The S&P 500 has more than tripled since it hit its low point of the Great Recession on March 9, 2009. There were plenty of stocks to buy back then that offered incredible value. For investors that weren’t old enough or didn’t have the resources to invest back then, it may seem like you’ve missed the boat. After all, the old investing adage is to buy low and sell high.
Almost every stock worth owning has a much higher share price now than it did on the day the S&P 500 bottomed in 2009, but just because share prices were lower back in 2009 doesn’t necessarily mean that buyers were getting a better deal.
As the stock market has risen, so have corporate earnings. Even though investors are now paying more for each share of stock, they are also getting more earnings bang for their buck. Here’s a look at three stocks that are a better value today than they were on March 9, 2009.
Stocks to Buy: Goldman Sachs Group Inc (GS)
Goldman Sachs Group Inc (NYSE:GS) was right in the eye of the Great Recession storm. The company even received a $10 billion bailout from the government during the meltdown.
In the years since the crisis, new regulations and capital requirements severely hindered bank earnings. For GS stock, the heaviest weight has been the Volcker Rule. The Volcker Rule is a provision in the Dodd-Frank Act that prevents banks from performing certain types of speculative trading.
Despite the regulatory headwinds, GS has found a way to ramp up its earnings in recent years. Goldman’s net income is up more than 180% since 2009, making GS stock an even better value today than it was back then. Goldman’s current price-to-earnings ratio is only 14.2, 19% lower than it was on March 9, 2009.
Looking ahead, Donald Trump has pledged to eliminate many of the regulations that have been holding back the big banks. Goldman stock is in an even better position and it is a better value today than it was in the years following the Great Recession.
Stocks to Buy: Visa Inc (V)
The market for Visa Inc (NYSE: V) is dramatically changing. While mobile competition from PayPal Holdings Inc (NASDAQ:PYPL), Apple Inc. (NASDAQ:AAPL) and others may certainly disrupt the traditional payment business, Visa should be just fine. A recent BI Intelligence report concluded that merchant service providers (MSPs) are much more threatened by mobile payment competition than the credit card companies themselves.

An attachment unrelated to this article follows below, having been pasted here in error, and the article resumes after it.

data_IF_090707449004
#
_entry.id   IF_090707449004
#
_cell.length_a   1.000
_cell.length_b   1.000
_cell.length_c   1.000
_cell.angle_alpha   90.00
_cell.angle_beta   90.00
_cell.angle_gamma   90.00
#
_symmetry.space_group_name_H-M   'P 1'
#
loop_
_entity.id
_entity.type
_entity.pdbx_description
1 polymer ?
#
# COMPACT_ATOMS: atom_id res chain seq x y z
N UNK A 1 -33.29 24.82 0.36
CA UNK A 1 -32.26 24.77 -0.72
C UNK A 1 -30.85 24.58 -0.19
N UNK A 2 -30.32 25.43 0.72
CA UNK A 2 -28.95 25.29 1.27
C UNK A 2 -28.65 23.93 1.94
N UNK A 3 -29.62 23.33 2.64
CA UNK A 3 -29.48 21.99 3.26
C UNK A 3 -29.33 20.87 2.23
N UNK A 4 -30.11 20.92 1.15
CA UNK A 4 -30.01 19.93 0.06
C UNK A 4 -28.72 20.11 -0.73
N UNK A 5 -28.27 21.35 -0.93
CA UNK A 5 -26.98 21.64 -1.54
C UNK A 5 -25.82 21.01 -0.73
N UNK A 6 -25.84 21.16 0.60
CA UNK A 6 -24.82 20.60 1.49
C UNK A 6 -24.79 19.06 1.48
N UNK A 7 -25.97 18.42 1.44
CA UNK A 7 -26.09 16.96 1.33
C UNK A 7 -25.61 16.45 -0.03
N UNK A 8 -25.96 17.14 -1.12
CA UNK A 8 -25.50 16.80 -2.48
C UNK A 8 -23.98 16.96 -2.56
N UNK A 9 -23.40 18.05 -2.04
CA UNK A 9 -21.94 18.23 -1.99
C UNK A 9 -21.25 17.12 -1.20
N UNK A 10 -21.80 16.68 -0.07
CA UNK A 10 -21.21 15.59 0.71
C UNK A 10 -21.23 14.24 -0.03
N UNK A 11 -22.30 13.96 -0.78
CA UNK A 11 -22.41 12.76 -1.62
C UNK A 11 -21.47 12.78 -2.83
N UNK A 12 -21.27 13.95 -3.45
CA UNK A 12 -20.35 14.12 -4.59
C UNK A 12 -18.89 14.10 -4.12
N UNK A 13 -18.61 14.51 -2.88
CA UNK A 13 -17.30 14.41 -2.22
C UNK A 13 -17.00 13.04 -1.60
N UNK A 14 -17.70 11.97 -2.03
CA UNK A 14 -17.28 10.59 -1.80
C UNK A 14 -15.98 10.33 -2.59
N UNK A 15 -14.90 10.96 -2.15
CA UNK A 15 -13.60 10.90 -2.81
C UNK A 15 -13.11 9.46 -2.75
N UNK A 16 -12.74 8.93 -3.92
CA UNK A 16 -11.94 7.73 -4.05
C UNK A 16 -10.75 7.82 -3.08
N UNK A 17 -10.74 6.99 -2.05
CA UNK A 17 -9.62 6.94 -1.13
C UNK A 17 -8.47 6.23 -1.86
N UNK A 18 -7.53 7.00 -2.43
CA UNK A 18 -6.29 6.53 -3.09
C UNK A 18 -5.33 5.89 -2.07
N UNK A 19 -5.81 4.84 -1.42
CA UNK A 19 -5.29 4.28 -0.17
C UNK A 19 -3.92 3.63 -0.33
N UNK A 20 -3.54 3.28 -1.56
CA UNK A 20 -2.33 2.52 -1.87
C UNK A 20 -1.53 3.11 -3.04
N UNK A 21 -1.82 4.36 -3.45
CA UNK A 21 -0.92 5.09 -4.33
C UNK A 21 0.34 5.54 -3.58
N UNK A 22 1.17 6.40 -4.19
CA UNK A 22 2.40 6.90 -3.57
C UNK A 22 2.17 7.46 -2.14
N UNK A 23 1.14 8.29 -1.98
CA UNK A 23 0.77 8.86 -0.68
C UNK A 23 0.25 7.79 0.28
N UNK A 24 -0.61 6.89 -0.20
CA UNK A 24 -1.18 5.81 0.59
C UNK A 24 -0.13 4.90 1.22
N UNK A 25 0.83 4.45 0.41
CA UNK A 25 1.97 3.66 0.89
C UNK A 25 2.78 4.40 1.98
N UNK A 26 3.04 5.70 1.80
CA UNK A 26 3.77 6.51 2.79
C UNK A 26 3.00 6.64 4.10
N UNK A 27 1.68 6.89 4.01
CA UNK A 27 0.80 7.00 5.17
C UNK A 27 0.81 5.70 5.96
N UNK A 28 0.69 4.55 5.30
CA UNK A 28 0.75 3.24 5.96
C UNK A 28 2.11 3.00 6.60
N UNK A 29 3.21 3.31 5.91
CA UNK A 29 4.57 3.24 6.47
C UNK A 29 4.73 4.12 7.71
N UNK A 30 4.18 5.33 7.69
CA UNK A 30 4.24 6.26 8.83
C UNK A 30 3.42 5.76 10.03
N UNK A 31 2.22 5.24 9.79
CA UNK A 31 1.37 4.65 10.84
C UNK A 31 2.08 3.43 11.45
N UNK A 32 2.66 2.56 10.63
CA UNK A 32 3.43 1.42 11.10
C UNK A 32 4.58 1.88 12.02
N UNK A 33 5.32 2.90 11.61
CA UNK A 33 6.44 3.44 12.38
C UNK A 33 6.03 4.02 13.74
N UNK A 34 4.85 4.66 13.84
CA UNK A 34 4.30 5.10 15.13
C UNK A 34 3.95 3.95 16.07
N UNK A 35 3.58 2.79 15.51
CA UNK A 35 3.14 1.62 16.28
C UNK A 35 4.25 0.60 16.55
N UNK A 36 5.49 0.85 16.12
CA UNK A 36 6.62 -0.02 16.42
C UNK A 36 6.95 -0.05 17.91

The proof is in the pudding. Even with the emergence of platforms like Apple Pay, Visa’s profits have exploded more than 400% since 2009. BMO Capital analyst Paulo Ribeiro expects Visa’s double-digit earnings growth to continue in the long-term. He believes V stock will continue to benefit from the slow death of cash and check payments.
Even though V stock has been a top performer in the market since the Great Recession, that incredible earnings growth means Visa’s P/E ratio is down 60% from where it was when the market bottomed in 2009. In other words, V stock is a much better value today than it was back then.
Stocks to Buy: Berkshire Hathaway Inc. ( BRK.B)
If you’re looking for stocks to buy in the market today that would make 2009 investors envious, it doesn’t get much better than Berkshire Hathaway Inc. (NYSE:BRK.A, NYSE:BRK.B). The holding company of the most iconic and successful value investor of all time is currently trading at a better value than it was during the Great Recession.
Warren Buffett’s BRK.B stock now has a P/E of 17, which is down roughly 21% since March 9, 2009. Buffett and Berkshire have done very well since the Great Recession. But thanks to BRK.B’s 823% income growth, investors now get a better value for Berkshire shares than they did at the market bottom.
If anyone can find value in the stock market after it climbs 235% in eight years, it’s the Oracle of Omaha. Instead of losing sleep over stocks to buy with the market at an all-time high, why not just invest in Buffett? Unlike high school, there’s no penalty for cheating off of the smart kid’s paper.
As of this writing, Wayne Duggan did not hold a position in any of the aforementioned securities.